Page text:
Is there a relationship between panic attacks and depression?

Well, the short answer is YES… Here are the details:

Well, the short answer is YES… Here are the details:

In the first place, chronic panic disorder can easily cause depression. This is most likely to occur in people who are exhausted from the chronic anxiety that can come with panic disorder, and also people who have developed agoraphobia (i.e. the avoidance of activities due to a fear of panic attacks) to such an extent that it is forcing them to retreat / hibernate from life (i.e. not going to work, not socializing with friends, no longer driving or leaving the house because of a fear of panic attacks). When panic disorder is clearly causing depression, patients often report that the panic and/or agoraphobia gets worst FIRST, then the depression comes later. They are also likely to report that if I could make their panic and / or agoraphobia go away, then they would no longer be depressed. Such patients would probably benefit from focusing on their panic disorder first rather then their depression per se (unless the depression is so bad that they are having serious thoughts of ending their life).

Very intense depression can sometimes trigger panic attacks. For a large percentage of people, depression and a least some level of anxiety come hand in hand. When the anxiety is intense, this kind of depression is sometimes referred to as an “agitated” depression. If the anxiety component of the depression is strong enough, it can definitely lead to anxiety attacks (i.e. where you can’t stop worrying about the problems in your life) but can also sometimes (more rarely) trigger panic attacks (i.e. intense episodes where you feel like you are dying or going crazy right then and there).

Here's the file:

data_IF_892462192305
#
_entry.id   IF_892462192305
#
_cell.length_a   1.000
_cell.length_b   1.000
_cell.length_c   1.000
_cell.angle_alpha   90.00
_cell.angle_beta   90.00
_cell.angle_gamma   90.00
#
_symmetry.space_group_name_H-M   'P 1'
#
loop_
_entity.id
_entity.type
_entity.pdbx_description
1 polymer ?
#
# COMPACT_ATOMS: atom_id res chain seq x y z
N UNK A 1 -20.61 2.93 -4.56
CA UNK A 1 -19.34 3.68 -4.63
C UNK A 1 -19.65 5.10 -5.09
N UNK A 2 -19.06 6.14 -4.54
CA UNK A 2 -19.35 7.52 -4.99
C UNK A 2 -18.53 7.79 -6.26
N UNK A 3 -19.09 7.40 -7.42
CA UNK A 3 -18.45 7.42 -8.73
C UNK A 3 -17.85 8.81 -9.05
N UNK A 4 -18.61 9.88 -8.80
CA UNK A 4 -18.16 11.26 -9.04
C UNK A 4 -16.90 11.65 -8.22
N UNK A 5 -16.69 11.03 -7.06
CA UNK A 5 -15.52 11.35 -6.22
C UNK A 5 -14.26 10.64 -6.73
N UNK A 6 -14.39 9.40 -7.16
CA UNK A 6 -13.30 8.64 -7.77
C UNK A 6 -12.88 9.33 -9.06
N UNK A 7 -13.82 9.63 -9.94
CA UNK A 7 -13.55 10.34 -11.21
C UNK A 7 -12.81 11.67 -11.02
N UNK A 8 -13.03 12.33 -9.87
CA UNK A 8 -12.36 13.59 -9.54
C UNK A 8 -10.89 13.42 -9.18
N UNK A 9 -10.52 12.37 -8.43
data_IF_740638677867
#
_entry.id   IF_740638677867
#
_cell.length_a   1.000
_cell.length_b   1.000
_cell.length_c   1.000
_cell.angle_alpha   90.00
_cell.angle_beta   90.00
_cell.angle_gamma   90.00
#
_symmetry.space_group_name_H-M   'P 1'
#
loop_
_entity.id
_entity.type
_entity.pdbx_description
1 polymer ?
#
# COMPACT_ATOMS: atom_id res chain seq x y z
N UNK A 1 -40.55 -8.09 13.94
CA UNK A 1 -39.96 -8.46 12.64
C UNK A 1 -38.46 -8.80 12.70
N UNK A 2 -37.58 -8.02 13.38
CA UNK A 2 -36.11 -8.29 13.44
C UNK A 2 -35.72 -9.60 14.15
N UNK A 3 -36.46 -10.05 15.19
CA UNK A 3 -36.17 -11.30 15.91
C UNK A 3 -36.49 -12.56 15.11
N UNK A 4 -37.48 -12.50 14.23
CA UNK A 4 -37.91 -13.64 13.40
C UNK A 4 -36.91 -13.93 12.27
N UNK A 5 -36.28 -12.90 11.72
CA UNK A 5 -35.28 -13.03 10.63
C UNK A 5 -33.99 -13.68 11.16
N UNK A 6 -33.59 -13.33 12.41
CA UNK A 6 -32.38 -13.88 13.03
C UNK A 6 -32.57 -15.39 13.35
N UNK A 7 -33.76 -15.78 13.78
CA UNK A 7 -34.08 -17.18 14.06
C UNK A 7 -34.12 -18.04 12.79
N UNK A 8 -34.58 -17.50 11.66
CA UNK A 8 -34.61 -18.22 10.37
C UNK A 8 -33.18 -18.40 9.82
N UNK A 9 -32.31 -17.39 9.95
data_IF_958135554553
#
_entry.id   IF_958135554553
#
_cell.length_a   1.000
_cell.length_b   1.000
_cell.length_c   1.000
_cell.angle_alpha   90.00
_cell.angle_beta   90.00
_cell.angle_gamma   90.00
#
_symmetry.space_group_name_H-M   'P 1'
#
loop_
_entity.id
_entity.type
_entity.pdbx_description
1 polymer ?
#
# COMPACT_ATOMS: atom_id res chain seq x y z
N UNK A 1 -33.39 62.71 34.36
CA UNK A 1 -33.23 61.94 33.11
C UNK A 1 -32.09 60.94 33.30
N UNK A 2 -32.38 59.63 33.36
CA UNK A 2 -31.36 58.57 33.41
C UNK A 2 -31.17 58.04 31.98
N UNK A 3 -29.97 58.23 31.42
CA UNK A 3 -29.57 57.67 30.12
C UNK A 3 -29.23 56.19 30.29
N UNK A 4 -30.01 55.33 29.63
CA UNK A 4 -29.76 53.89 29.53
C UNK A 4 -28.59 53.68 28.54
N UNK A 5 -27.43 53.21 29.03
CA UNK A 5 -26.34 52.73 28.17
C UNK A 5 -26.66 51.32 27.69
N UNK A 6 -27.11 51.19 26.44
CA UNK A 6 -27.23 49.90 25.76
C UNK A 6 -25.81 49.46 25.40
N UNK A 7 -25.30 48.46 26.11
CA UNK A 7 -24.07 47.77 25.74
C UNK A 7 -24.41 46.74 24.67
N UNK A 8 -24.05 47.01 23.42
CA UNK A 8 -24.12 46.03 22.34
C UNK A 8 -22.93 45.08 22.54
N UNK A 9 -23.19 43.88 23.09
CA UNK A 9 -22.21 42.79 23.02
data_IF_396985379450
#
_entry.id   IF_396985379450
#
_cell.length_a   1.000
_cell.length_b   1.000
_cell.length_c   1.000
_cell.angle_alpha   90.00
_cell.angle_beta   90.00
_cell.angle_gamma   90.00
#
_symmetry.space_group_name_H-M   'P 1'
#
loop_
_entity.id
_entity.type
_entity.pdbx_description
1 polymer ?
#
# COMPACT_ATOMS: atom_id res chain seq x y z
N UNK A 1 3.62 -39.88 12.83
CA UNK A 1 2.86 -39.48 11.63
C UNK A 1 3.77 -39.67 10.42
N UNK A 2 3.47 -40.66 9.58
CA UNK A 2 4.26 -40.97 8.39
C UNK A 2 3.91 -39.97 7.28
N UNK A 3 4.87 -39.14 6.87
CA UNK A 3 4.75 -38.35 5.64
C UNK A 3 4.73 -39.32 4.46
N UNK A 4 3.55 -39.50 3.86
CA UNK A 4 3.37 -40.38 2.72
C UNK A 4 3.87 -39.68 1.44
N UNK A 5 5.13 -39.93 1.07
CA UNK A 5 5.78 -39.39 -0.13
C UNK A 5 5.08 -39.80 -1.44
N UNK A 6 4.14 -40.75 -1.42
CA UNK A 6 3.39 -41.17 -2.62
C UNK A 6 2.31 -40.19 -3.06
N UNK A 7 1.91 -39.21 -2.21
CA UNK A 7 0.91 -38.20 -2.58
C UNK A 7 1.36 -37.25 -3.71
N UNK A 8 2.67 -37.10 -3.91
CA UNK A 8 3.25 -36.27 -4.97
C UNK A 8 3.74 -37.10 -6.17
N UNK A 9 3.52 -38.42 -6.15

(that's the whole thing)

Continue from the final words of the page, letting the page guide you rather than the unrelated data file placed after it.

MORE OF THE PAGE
Patients who have panic attacks triggered by depression reported that their depression got worst FIRST and that they never have panic attacks unless they are depressed. They would most likely benefit from a treatment that focuses on their depression first.

One final possibility: some people have both panic disorder and depression independent of each other. In other words, they sometimes have panic attacks when they are NOT depressed, and they also sometimes experienced depression when they were NOT having regular panic attacks or agoraphobia. In this situation, the panic can trigger a depression AND the depression can trigger panic (i.e. for most people with panic disorder, any significant change, whether it’s depression, a cold, lack of sleep, or a hangover, can trigger panic because they are so sensitive to their bodies). In these situations, it is best to start with treatment that addresses whichever problem seems the most intense right now. Luckily a number of medications (i.e. SSRI’s, if started at a LOW dose so as not to trigger panic) and / or psychotherapies (i.e. such as cognitive behavioral therapy) work well for both panic disorder and depression.

I hope this information was helpful. Good luck in your fight against panic disorder and/or depression.

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